1980s1984 L A OlympicsABCBoxingHoward CosellJim McKayOlympics

Olympics – 1984 Los Angeles – Boxing – Heavywts – CAN Willie deWitt VS UGA Dodovic Owiny

DOG ASIDE:

William Theodore “Willie” de Wit (born June 13, 1961 in Three Hills, Alberta) is a Canadian criminal defense lawyer and retired professional Canadian boxer….who fought for Canada and won the Heavyweight silver medal at the 1984 Los Angeles Olympics…..as he and teammate Shawn O’Sullivan were heavily touted going into the Games….as both had won the world championship.

De Wit played football in high school and was an all-star quarterback. He was offered a scholarship to the University of Alberta….but decided to quit football after growing tired of team sports after losing patience with his high school teammates. He began going to a Grande Prairie health club…..which was run by a man named Jim Murrie….when at the time de Wit’s father was terminally ill with a brain tumor….so Willie started hitting the heavy bags to stay out of the house and to stay in shape. Impressed with his dedication and size….Murrie introduced de Wit to Dr. Harry Snatic a dentist and rancher who had been a youth boxing coach in Louisiana before moving his family in 1971 to Beaverlodge….is a small village near Grande Prairie….who worked out with de Wit three times a week. De Wit’s first fight came at the Alberta provincial championships in March 1979 in Medicine Hat….as Dr. Snatic entered deWit in the light heavyweight intermediate novice division for boxers age 17 to 20 with less than 10 fights. De Wit knocked out his first opponent in 20 seconds….which caused the coaches of the six other fighters in the division to pull their fighters. De Wit had won his first championship. Snatic then entered Willie in the British Columbia Golden Glove championships…..where he fought 18-year-old Shane Anderson….who was the western Canadian 178-pound champion and a veteran of about 40 fights…..as de Wit lost by decision…..but did beat Anderson in two of three return matches. In the last of those bouts, de Wit knocked out Anderson, who never fought again.  Snatic then took Willie to fight at the Washington State Penitentiary where he knocked out his opponent in the opening minute of the first round….nearly causing a prison riot. Afterwards in April 1982 Snatic decided to sell his ranch and moved to Calgary….and de Wit went with him in order to find sparring partners….and to train with a Ugandan exile named Mansoor Esmail….who was Calgary’s top boxing coach….and was considered a physical-conditioning genius.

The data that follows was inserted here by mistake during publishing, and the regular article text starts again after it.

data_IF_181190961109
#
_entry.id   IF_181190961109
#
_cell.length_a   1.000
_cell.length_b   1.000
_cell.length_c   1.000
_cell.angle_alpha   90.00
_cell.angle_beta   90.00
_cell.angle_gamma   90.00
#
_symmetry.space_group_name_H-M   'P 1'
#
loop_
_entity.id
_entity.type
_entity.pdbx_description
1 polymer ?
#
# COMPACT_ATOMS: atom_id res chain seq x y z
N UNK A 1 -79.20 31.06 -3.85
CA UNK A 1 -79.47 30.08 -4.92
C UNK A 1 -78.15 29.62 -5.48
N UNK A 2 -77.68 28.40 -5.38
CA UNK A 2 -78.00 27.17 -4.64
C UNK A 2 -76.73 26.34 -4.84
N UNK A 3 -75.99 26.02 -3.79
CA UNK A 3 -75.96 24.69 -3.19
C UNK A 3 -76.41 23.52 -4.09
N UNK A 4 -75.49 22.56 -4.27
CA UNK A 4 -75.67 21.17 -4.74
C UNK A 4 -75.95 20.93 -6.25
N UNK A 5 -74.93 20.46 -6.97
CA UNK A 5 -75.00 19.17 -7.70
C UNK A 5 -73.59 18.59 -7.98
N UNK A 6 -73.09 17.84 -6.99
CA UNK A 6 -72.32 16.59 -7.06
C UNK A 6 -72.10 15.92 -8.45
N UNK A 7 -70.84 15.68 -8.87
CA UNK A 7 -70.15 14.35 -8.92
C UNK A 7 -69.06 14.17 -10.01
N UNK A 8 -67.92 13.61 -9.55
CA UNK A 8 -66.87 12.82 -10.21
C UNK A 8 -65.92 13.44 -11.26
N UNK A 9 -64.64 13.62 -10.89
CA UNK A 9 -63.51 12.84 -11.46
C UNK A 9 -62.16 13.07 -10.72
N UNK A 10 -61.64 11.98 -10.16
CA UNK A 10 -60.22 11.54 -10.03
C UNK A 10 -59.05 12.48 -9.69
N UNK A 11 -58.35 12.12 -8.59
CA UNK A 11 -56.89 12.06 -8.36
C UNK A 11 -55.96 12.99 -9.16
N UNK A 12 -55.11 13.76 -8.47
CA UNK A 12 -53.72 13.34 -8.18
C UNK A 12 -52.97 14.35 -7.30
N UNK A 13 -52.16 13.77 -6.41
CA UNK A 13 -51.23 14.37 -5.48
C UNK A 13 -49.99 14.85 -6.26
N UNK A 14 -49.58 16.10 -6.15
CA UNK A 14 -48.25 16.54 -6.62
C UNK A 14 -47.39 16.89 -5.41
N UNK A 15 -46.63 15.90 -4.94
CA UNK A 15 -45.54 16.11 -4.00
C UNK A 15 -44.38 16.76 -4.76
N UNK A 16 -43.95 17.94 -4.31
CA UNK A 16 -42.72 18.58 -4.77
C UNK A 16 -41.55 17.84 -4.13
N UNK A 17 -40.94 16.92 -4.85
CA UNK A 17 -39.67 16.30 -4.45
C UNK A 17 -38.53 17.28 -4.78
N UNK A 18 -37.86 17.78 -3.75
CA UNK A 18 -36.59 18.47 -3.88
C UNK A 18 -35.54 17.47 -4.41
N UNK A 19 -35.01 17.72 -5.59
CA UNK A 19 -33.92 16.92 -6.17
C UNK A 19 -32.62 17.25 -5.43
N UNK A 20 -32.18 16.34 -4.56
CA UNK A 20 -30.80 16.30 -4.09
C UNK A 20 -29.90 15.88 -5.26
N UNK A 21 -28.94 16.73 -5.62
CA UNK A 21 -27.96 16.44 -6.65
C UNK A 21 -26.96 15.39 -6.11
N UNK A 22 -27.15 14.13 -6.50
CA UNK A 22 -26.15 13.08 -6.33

Willie’s first major victory came in Las Vegas in June 1982 when he knocked out Cuba’s Pedro Cardenas to win his first North American title. Then he won gold at the Commonwealth Games; it took him a total of three minutes and 12 seconds to knock out three opponents. In March 1983 he defeated Aleksandr Yagubkin of the U.S.S.R. to win the world title. Then in September 1983 he defended his North American title against highly touted Cuban Aurelio Toyo. De Wit was not perfect, however, losing a decision to Arnold Vanderlyde in January 1983.

Leading up to the 1984 Olympics, a benefit in Calgary starring boxing fan Ryan O’Neal and Farrah Fawcett raised $70,000 to finance Willie’s training. At this point Snatic began importing professional sparring partners from the United States.

 

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